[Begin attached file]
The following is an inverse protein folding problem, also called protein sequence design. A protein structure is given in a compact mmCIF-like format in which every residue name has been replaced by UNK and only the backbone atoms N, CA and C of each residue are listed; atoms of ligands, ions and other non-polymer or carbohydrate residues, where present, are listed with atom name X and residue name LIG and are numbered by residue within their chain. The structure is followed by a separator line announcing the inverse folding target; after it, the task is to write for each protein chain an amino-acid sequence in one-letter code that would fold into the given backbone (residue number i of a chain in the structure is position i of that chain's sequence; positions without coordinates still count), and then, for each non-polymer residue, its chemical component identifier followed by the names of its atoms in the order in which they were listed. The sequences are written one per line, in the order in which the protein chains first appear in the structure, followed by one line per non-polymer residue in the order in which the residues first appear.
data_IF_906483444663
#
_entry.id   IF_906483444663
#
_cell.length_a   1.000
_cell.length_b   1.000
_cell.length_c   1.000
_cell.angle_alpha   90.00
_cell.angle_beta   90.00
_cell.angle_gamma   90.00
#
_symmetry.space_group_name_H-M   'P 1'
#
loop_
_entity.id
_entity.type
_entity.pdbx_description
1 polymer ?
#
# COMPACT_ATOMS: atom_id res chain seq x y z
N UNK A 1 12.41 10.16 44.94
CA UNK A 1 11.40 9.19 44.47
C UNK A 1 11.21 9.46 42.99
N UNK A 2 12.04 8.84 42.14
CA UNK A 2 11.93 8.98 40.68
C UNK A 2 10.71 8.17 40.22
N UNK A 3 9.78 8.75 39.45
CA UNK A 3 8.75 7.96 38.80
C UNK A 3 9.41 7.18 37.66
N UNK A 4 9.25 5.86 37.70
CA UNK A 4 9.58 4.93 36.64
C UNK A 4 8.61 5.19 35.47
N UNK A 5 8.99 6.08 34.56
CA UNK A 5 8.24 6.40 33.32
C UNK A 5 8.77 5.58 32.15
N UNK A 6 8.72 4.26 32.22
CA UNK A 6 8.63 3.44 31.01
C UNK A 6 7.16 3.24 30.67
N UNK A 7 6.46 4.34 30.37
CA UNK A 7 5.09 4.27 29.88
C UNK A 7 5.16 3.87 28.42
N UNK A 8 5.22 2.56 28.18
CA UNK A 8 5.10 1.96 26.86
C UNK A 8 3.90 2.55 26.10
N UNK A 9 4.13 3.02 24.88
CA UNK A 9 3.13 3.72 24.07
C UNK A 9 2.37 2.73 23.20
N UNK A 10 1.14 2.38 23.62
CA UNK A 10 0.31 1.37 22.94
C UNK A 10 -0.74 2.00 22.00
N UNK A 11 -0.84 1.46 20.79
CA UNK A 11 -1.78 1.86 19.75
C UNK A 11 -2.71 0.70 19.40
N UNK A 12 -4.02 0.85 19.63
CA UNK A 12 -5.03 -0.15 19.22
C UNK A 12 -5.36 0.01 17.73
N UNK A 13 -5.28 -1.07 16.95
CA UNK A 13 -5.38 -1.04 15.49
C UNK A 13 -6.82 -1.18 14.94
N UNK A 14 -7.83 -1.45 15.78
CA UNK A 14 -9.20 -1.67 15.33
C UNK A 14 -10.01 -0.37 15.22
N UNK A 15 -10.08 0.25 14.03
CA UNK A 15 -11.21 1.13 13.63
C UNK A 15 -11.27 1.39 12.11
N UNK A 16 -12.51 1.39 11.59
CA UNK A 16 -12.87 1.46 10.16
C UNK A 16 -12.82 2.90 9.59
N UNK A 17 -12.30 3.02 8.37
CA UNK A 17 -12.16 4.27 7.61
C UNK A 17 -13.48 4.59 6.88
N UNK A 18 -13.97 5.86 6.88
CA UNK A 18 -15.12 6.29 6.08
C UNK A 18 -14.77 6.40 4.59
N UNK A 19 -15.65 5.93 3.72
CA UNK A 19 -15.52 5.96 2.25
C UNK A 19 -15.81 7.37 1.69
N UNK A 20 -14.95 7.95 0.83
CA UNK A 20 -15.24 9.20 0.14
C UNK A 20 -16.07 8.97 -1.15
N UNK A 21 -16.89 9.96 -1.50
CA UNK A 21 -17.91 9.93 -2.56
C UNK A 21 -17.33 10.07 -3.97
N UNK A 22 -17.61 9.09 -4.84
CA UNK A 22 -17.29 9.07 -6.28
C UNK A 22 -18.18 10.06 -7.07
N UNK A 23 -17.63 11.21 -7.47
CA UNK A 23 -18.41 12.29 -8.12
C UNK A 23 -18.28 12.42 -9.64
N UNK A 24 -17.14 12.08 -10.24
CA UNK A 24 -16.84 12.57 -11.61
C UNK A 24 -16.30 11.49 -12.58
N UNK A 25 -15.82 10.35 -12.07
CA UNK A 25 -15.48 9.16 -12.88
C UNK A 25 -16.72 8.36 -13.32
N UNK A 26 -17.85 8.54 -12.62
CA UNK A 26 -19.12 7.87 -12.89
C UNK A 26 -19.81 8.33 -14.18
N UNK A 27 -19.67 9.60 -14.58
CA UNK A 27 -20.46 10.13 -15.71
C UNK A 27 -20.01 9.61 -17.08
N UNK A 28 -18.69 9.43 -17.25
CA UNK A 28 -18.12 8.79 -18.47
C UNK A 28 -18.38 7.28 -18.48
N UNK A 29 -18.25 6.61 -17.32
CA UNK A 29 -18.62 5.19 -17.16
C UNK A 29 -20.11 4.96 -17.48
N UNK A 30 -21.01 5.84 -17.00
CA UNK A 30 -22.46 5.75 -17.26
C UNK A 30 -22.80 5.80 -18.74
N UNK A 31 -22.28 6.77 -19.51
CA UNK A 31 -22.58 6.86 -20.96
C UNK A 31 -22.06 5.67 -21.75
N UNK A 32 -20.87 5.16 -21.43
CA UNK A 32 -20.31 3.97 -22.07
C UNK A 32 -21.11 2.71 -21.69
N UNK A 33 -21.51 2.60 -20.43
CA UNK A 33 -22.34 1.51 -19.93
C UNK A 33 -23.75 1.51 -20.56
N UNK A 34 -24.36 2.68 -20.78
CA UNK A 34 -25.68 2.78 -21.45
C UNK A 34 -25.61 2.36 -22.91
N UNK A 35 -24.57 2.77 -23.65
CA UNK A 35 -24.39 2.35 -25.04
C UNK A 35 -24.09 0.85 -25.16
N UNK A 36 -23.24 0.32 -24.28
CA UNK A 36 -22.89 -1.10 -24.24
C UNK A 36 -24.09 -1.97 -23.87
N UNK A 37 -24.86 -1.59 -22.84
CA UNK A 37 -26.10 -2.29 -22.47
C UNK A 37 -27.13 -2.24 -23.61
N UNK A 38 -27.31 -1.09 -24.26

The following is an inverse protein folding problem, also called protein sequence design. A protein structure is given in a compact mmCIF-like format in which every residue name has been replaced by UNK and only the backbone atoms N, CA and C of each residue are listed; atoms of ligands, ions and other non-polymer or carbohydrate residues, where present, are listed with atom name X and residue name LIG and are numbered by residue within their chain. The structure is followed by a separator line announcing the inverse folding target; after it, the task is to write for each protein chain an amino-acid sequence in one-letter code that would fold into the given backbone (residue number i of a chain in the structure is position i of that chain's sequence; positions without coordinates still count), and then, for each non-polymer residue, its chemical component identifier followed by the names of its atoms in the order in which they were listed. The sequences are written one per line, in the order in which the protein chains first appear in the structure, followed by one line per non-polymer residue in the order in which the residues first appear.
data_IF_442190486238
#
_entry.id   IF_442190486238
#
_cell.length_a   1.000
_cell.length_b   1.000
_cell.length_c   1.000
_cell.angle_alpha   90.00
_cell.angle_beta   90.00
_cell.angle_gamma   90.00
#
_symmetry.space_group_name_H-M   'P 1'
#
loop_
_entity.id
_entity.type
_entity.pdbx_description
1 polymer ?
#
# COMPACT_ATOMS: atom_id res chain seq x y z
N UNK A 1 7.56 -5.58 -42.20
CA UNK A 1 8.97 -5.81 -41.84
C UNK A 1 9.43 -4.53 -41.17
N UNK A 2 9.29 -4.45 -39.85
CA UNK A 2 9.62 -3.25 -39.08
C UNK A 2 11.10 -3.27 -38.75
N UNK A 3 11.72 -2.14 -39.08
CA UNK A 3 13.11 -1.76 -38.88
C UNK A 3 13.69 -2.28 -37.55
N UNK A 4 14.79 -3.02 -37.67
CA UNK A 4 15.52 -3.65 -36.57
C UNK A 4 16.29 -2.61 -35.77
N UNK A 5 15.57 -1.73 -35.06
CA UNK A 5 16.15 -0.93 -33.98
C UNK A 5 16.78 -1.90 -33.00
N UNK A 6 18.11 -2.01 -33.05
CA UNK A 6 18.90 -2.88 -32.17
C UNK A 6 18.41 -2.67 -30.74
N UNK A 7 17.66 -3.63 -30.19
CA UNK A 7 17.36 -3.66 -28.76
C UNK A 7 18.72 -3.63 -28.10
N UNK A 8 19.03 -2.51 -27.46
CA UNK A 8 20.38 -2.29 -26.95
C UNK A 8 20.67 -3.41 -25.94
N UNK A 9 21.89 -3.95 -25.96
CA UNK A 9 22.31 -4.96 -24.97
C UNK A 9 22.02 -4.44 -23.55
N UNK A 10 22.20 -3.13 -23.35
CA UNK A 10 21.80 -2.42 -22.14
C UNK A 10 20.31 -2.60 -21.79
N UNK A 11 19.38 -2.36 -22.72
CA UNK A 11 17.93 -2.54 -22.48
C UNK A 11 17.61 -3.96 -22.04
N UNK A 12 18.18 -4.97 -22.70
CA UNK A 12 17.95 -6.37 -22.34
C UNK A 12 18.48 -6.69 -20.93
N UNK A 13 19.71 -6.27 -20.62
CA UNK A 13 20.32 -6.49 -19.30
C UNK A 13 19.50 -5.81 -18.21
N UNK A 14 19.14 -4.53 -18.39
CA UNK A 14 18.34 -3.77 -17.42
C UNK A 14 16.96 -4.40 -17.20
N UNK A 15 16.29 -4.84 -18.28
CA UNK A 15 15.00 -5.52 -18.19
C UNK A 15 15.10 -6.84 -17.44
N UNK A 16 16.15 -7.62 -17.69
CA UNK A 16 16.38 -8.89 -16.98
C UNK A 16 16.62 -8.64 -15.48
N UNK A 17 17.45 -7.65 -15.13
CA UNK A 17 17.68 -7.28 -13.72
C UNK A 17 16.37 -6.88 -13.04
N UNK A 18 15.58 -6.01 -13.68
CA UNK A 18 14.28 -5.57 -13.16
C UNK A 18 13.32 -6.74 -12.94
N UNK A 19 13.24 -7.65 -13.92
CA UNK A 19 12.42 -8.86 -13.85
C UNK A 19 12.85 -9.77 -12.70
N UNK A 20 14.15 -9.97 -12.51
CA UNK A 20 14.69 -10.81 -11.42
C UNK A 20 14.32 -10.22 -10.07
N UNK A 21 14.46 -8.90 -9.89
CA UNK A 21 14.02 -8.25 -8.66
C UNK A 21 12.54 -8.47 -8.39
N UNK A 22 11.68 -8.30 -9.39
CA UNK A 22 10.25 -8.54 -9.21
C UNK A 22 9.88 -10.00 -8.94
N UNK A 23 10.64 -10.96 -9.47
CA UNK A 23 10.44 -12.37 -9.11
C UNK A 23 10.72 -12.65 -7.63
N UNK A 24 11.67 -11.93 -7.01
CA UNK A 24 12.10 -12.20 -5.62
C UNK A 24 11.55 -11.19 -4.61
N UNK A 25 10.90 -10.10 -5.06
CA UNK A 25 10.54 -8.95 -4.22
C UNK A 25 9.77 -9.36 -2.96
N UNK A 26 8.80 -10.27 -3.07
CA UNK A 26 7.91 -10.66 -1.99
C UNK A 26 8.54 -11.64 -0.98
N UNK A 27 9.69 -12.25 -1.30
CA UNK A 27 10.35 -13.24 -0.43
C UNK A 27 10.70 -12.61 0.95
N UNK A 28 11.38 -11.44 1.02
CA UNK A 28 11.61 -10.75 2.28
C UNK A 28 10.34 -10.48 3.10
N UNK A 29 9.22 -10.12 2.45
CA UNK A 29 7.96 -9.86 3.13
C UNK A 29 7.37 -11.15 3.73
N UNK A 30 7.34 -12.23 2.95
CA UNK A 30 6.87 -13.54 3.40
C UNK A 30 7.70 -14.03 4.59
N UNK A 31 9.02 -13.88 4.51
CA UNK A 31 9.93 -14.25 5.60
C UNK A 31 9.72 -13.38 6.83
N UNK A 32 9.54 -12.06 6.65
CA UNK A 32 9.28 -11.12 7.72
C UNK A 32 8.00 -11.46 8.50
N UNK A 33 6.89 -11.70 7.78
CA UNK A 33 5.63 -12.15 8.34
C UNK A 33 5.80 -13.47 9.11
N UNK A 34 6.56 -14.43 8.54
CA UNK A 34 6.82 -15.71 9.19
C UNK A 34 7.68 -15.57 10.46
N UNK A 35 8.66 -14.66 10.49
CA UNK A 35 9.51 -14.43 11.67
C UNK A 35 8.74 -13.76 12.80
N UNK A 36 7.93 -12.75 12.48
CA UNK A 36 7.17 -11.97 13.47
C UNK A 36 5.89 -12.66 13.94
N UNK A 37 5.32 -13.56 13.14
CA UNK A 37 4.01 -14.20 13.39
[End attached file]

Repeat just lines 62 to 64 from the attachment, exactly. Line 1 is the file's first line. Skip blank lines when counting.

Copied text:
CA UNK A 14 -9.20 -1.67 15.33
C UNK A 14 -10.01 -0.37 15.22
N UNK A 15 -10.08 0.25 14.03